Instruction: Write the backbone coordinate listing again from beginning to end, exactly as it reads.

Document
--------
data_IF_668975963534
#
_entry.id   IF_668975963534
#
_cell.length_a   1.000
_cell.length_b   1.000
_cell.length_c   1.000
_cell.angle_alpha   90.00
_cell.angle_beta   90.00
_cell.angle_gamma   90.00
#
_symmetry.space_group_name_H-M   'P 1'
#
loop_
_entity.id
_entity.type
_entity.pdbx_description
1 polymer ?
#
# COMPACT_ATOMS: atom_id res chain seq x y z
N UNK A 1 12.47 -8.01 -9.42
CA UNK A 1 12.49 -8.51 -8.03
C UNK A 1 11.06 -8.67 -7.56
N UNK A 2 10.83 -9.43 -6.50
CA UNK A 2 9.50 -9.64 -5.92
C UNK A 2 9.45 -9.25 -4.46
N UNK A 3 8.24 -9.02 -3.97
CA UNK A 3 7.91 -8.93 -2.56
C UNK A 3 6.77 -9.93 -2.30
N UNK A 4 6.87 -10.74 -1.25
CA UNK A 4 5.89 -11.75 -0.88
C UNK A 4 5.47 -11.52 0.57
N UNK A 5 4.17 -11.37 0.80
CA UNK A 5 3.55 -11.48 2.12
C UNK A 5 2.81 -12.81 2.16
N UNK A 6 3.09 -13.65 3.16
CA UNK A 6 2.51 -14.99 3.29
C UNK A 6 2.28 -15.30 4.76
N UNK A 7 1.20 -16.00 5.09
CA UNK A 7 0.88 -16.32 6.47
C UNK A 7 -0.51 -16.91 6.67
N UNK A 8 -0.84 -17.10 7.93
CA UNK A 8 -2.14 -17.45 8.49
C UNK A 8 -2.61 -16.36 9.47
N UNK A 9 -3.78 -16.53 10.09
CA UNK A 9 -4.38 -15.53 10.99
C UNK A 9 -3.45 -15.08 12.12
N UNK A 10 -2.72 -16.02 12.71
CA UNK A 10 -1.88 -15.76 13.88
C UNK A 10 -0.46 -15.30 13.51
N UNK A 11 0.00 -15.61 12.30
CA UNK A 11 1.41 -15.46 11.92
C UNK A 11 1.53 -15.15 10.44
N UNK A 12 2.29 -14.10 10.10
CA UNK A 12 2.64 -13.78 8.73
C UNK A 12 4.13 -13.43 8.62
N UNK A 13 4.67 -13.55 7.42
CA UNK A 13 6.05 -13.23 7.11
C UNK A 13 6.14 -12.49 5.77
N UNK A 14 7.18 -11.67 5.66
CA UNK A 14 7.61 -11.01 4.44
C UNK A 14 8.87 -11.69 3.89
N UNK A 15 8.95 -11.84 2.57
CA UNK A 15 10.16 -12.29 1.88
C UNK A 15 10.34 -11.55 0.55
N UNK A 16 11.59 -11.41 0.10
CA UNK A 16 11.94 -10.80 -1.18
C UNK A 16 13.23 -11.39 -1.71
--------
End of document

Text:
data_IF_668975963534
#
_entry.id   IF_668975963534
#
_cell.length_a   1.000
_cell.length_b   1.000
_cell.length_c   1.000
_cell.angle_alpha   90.00
_cell.angle_beta   90.00
_cell.angle_gamma   90.00
#
_symmetry.space_group_name_H-M   'P 1'
#
loop_
_entity.id
_entity.type
_entity.pdbx_description
1 polymer ?
#
# COMPACT_ATOMS: atom_id res chain seq x y z
N UNK A 1 12.47 -8.01 -9.42
CA UNK A 1 12.49 -8.51 -8.03
C UNK A 1 11.06 -8.67 -7.56
N UNK A 2 10.83 -9.43 -6.50
CA UNK A 2 9.50 -9.64 -5.92
C UNK A 2 9.45 -9.25 -4.46
N UNK A 3 8.24 -9.02 -3.97
CA UNK A 3 7.91 -8.93 -2.56
C UNK A 3 6.77 -9.93 -2.30
N UNK A 4 6.87 -10.74 -1.25
CA UNK A 4 5.89 -11.75 -0.88
C UNK A 4 5.47 -11.52 0.57
N UNK A 5 4.17 -11.37 0.80
CA UNK A 5 3.55 -11.48 2.12
C UNK A 5 2.81 -12.81 2.16
N UNK A 6 3.09 -13.65 3.16
CA UNK A 6 2.51 -14.99 3.29
C UNK A 6 2.28 -15.30 4.76
N UNK A 7 1.20 -16.00 5.09
CA UNK A 7 0.88 -16.32 6.47
C UNK A 7 -0.51 -16.91 6.67
N UNK A 8 -0.84 -17.10 7.93
CA UNK A 8 -2.14 -17.45 8.49
C UNK A 8 -2.61 -16.36 9.47
N UNK A 9 -3.78 -16.53 10.09
CA UNK A 9 -4.38 -15.53 10.99
C UNK A 9 -3.45 -15.08 12.12
N UNK A 10 -2.72 -16.02 12.71
CA UNK A 10 -1.88 -15.76 13.88
C UNK A 10 -0.46 -15.30 13.51
N UNK A 11 0.00 -15.61 12.30
CA UNK A 11 1.41 -15.46 11.92
C UNK A 11 1.53 -15.15 10.44
N UNK A 12 2.29 -14.10 10.10
CA UNK A 12 2.64 -13.78 8.73
C UNK A 12 4.13 -13.43 8.62
N UNK A 13 4.67 -13.55 7.42
CA UNK A 13 6.05 -13.23 7.11
C UNK A 13 6.14 -12.49 5.77
N UNK A 14 7.18 -11.67 5.66
CA UNK A 14 7.61 -11.01 4.44
C UNK A 14 8.87 -11.69 3.89
N UNK A 15 8.95 -11.84 2.57
CA UNK A 15 10.16 -12.29 1.88
C UNK A 15 10.34 -11.55 0.55
N UNK A 16 11.59 -11.41 0.10
CA UNK A 16 11.94 -10.80 -1.18
C UNK A 16 13.23 -11.39 -1.71